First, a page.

Union: airport wants Supreme Court to serve its commercial interests

Wellington Airport claims that if a Court of Appeal decision is not overturned, it may have to undertake a substantial ...
MAARTEN HOLL/FAIRFAX

Wellington Airport claims that if a Court of Appeal decision is not overturned, it may have to undertake a substantial runway extension just to maintain its existing air services.

The pilots union says the aviation watchdog should be kicked off a Supreme Court appeal, arguing the process is being driven by Wellington Airport's commercial interests.

Wellington Airport and the Civil Aviation Authority have applied to the Supreme Court in a bid to appeal a Court of Appeal ruling which ordered director of civil aviation Graeme Harris to rethink the way he assesses runway safety areas (RESA).

In documents filed with the Supreme Court, the airport and the CAA have separately claimed the Court of Appeal decision could lead to some airports, including Wellington and Queenstown, losing jet and turbo prop services if they do not construct lengthy runway extensions.

But the New Zealand Airline Pilot's Association (NZALPA) - which initiated the court proceedings, has written to the Supreme Court urging it to decline to request for an appeal.

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"[T]here is no issue arising from the decision of the Court of Appeal for which a further appeal is necessary," Hugh Rennie QC wrote in the NZALPA's submission, filed with the Supreme Court on Friday.

"The intended appeal asks the Supreme Court to rewrite the relevant Civil Aviation Rules to suit the commercial interests of some airport operators."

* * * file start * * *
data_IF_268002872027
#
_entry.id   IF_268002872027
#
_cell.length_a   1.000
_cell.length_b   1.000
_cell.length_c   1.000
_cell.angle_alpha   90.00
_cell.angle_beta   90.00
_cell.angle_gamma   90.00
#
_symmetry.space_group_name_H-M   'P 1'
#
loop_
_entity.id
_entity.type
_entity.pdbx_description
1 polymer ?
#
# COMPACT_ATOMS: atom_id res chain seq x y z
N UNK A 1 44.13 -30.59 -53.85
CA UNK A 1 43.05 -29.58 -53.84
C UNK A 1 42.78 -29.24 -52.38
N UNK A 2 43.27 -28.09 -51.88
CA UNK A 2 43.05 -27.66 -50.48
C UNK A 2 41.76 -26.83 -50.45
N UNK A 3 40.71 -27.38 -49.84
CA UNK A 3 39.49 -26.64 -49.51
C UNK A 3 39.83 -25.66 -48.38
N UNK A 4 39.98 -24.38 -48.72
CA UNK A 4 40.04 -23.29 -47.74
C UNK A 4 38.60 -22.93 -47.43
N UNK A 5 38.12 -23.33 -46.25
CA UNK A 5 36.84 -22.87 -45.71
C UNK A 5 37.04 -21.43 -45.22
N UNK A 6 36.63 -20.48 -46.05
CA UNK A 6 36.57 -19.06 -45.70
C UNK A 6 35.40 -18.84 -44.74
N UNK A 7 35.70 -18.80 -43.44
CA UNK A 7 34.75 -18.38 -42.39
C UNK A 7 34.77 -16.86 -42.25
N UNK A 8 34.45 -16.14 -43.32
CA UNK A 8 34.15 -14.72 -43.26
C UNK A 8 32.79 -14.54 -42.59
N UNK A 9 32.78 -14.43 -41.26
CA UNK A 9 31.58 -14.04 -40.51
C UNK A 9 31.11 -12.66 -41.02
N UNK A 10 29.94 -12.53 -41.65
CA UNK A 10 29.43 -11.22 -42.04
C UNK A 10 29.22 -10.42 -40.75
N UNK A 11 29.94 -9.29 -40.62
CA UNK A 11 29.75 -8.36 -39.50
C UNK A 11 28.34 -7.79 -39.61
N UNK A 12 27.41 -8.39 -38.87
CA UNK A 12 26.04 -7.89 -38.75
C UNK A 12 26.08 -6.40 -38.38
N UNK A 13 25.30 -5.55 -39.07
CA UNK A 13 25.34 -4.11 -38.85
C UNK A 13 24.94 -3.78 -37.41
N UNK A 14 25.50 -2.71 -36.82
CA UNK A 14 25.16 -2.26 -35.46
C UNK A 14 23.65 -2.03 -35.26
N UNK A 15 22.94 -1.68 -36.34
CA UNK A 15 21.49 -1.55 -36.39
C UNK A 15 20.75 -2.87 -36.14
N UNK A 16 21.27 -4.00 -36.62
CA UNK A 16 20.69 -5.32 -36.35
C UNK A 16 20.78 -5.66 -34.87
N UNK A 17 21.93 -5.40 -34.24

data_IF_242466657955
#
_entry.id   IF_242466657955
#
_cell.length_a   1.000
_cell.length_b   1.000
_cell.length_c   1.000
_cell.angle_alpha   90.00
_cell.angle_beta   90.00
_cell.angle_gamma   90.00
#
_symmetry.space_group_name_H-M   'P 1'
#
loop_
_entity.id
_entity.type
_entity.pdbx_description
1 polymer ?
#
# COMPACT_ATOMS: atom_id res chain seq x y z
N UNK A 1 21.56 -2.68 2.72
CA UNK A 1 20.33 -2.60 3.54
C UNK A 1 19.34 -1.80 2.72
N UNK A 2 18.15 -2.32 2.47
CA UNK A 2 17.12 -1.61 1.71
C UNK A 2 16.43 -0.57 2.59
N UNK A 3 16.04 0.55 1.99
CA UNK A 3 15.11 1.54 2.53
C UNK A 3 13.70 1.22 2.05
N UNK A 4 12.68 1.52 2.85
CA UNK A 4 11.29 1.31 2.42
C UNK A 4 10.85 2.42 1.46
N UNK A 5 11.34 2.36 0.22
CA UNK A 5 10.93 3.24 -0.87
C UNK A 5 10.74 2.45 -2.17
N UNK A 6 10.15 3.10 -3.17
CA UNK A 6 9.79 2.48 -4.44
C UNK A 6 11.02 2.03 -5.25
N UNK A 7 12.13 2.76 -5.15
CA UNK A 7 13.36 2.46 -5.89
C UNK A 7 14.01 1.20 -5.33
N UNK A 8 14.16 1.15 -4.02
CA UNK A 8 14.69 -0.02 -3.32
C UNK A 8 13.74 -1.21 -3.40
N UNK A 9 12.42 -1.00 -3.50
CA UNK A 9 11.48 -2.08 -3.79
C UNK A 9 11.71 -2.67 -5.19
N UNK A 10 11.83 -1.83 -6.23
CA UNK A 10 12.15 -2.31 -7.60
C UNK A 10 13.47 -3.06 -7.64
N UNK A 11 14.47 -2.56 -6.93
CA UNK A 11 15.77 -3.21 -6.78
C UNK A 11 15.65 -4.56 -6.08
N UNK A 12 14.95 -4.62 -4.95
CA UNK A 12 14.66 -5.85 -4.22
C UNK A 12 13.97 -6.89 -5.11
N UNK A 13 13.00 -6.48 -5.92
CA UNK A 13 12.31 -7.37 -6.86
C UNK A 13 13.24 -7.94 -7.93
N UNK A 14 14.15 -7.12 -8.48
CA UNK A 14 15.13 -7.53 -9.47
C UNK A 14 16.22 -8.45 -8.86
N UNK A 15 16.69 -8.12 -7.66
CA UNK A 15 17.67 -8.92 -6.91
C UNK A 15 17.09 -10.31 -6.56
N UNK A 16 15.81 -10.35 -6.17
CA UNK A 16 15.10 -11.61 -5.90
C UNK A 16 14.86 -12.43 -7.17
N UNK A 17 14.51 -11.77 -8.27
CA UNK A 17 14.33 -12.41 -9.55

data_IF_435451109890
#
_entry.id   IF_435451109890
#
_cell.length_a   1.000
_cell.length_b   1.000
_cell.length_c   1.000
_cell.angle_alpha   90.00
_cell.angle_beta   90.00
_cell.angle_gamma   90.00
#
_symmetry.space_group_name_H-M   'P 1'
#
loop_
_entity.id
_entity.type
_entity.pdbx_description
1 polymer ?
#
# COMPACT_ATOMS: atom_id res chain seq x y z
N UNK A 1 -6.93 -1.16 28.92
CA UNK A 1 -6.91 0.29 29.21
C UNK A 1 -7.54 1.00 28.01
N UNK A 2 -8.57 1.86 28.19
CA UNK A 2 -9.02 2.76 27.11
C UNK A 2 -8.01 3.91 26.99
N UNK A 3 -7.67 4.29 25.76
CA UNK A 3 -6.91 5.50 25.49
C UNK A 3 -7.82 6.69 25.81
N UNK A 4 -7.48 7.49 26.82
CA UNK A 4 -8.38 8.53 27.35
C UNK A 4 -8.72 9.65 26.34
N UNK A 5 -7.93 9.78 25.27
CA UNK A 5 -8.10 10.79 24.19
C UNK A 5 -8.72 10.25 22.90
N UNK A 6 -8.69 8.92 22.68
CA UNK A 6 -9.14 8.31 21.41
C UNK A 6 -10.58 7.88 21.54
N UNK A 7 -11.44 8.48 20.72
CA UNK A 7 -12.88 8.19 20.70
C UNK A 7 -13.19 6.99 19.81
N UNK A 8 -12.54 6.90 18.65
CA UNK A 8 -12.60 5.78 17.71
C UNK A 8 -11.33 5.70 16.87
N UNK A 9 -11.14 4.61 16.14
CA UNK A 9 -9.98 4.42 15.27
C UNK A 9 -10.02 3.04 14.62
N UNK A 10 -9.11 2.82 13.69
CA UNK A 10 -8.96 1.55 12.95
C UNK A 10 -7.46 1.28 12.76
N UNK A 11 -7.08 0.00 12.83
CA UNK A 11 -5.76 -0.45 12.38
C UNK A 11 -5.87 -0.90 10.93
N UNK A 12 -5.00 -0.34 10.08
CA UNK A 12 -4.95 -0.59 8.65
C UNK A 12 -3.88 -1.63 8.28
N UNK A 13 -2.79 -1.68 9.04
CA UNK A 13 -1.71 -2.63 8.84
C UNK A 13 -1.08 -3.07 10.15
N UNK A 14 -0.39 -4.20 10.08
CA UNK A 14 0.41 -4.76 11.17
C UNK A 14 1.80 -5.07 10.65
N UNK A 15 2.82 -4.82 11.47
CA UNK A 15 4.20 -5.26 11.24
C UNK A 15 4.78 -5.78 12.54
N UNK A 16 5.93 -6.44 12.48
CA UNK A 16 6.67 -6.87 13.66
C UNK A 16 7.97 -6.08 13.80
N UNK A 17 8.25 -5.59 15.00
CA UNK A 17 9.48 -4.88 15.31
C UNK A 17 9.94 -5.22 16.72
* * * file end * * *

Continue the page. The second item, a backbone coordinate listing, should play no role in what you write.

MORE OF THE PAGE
Rennie noted that The NZ Airports Association, which is chaired by Wellington Airport chief executive Steve Sanderson, has already written to Transport Minister Simon Bridges urging him to change the law to prevent air services being affected by the decision.

NZALPA said if the Supreme Court were to grant the application for an appeal, the CAA should not be allowed to be involved as a party, as director Graeme Harris would be in the position of being both decision maker and appellant.

"[H]is duty is to abide by and apply the Court of Appeal's decision on the general law, not to seek to advance, again, his interpretation of the law".

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The CAA has declined to comment.

Wellington Airport spokesman Greg Thomas said the company's position was "clear and consistent".

"The CAA and Wellington Airport are seeking clarity and certainty from the Supreme Court over the interpretation of the rules around the required length of the RESA."

NZALPA president Tim Robinson said in an interview in March that the organisation - based on legal advice - did not believe Court of Appeal decision would have an impact on the existing operations of other New Zealand airports.

Rennie's submission, however, concedes that other airport operations could be affected.

"The Court of Appeal's interpretation may be relevant to the operations of other airport companies."

Nevertheless Rennie said this did not mean the Supreme Court should hear the appeal, with no general public importance ir miscarriage of justice involved.

"Any commercial interest here is [Wellington Airport's] singular wish to gain an exception to the regulatory regime."

The Court of Appeal decision found the CAA placed too much weight on the cost when deciding whether it was "practicable" to construct a RESA of the recommended minimum of 240m.

Some airports in New Zealand, including Wellington and Queenstown - both crucial hubs with significant international operations - have RESAs of 90m, the minimum allowed under international aviation rules. 

Following the decision's release at the end of February, Wellington Airport was granted an indefinite suspension of its application to the Environment Court for resource consent to extend its runway into Cook Strait in a bid to attract direct, long haul services.

 

 - Stuff

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